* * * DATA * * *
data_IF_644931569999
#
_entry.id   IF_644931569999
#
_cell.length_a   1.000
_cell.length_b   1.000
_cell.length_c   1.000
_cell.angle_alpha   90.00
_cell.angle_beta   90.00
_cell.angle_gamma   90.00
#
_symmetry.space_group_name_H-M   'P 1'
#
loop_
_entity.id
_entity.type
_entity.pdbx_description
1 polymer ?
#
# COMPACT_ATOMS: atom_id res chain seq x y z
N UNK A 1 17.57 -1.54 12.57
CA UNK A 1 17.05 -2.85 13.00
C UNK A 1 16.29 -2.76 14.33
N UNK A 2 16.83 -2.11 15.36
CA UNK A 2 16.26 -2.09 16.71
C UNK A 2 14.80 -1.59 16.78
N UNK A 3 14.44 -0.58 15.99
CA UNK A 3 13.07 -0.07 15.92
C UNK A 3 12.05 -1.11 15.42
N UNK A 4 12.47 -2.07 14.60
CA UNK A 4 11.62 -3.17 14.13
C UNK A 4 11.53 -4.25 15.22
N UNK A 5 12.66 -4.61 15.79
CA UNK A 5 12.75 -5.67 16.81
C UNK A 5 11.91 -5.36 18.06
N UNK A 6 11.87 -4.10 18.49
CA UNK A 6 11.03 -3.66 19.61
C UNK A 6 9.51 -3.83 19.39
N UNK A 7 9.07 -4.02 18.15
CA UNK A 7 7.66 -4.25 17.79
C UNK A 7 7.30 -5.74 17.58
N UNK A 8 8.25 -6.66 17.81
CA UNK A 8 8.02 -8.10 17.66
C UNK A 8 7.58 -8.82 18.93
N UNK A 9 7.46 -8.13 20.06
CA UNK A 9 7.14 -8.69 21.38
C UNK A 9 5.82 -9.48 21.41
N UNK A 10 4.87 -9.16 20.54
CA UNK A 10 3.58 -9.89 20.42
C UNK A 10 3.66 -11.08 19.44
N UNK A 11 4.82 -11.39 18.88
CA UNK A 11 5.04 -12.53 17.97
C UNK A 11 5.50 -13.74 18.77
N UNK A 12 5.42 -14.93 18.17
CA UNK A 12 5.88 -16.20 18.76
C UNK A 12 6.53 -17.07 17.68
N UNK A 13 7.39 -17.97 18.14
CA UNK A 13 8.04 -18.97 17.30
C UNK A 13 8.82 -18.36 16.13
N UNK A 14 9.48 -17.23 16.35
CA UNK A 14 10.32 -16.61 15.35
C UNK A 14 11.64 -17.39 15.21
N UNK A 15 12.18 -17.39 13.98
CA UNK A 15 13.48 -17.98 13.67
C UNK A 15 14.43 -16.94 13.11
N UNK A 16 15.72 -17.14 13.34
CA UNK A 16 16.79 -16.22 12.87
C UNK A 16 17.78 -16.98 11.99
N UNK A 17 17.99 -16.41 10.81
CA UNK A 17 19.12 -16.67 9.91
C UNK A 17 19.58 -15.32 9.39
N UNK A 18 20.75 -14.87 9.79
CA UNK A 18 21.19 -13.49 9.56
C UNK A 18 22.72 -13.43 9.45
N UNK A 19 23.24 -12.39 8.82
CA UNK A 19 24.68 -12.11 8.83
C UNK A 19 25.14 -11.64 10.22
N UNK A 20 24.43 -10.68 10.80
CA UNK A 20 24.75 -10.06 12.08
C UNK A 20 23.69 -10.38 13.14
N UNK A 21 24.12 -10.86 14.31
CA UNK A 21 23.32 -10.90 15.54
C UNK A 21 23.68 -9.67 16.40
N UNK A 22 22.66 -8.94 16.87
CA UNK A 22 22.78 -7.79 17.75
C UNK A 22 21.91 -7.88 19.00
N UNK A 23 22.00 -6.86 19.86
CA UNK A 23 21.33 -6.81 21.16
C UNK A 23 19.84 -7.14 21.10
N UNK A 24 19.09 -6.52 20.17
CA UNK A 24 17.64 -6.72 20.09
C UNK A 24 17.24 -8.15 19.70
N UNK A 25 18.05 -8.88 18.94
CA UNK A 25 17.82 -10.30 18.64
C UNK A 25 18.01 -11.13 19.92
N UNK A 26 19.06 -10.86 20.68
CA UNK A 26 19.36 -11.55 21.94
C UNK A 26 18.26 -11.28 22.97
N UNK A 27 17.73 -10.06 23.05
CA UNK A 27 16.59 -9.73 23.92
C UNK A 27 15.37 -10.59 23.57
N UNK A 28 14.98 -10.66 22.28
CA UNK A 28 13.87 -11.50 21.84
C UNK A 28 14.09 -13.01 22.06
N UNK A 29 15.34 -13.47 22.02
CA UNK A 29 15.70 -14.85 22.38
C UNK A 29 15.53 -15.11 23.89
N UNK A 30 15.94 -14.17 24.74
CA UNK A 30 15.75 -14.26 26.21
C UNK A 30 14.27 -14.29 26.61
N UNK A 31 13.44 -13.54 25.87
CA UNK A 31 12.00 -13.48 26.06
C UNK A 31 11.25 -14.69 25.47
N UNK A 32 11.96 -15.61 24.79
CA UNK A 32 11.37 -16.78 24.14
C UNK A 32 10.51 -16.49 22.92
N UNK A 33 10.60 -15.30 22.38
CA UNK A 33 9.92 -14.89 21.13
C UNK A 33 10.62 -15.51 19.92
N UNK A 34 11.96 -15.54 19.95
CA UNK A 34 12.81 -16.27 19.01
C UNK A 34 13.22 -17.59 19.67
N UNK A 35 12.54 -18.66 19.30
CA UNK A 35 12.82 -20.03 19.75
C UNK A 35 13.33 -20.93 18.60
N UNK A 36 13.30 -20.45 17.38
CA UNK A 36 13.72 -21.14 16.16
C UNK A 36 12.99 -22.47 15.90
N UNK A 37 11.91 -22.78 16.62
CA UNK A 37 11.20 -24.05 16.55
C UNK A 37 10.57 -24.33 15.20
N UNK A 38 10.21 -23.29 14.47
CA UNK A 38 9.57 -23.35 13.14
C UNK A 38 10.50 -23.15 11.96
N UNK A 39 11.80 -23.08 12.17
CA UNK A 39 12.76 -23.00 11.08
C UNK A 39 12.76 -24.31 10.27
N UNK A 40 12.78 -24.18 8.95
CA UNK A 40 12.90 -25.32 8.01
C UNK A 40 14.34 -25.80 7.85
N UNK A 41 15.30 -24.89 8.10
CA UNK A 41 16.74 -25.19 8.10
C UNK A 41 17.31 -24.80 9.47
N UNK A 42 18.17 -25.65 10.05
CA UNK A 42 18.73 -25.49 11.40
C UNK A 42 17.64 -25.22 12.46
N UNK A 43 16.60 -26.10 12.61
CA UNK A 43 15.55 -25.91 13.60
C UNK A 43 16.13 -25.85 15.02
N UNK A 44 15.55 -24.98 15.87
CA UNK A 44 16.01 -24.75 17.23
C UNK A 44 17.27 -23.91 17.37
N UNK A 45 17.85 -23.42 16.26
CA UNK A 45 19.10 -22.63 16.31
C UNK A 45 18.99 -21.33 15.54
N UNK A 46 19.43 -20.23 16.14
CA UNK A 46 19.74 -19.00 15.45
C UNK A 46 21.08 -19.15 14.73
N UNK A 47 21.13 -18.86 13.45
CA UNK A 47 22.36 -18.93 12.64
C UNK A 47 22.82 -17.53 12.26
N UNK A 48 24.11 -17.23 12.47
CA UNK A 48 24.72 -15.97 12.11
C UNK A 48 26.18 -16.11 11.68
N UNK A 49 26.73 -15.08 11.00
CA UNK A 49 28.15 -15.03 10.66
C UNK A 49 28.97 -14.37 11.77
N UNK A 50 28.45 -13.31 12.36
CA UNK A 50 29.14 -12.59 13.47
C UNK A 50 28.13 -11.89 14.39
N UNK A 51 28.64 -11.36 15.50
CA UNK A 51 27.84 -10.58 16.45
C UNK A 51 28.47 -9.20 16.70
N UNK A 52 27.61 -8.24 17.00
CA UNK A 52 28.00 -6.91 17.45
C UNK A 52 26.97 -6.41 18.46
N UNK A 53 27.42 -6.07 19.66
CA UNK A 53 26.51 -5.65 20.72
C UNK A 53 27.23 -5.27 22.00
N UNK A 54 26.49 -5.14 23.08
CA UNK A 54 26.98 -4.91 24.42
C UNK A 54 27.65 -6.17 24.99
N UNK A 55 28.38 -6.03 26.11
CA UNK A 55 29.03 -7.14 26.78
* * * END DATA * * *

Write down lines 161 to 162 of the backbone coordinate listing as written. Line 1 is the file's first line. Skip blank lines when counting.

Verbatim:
C UNK A 47 22.82 -17.53 12.26
N UNK A 48 24.11 -17.23 12.47